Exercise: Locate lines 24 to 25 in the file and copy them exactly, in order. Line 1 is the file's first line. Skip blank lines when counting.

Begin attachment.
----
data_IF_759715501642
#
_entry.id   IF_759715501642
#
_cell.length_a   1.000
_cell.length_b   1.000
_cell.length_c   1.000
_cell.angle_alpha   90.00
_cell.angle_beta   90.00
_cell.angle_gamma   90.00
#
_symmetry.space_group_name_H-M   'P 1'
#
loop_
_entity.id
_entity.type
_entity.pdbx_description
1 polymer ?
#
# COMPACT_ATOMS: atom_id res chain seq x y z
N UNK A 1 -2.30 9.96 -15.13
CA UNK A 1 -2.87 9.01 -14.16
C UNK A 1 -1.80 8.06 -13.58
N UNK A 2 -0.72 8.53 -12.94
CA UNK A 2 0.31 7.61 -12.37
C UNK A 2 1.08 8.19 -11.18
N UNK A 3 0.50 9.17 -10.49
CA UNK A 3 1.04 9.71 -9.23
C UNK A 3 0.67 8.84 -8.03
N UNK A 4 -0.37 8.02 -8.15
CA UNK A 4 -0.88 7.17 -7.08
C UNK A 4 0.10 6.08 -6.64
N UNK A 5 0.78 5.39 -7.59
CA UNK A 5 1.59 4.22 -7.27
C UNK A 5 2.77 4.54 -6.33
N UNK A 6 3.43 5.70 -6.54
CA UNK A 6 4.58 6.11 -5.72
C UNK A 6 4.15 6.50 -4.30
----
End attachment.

N UNK A 2 -0.72 8.53 -12.94
CA UNK A 2 0.31 7.61 -12.37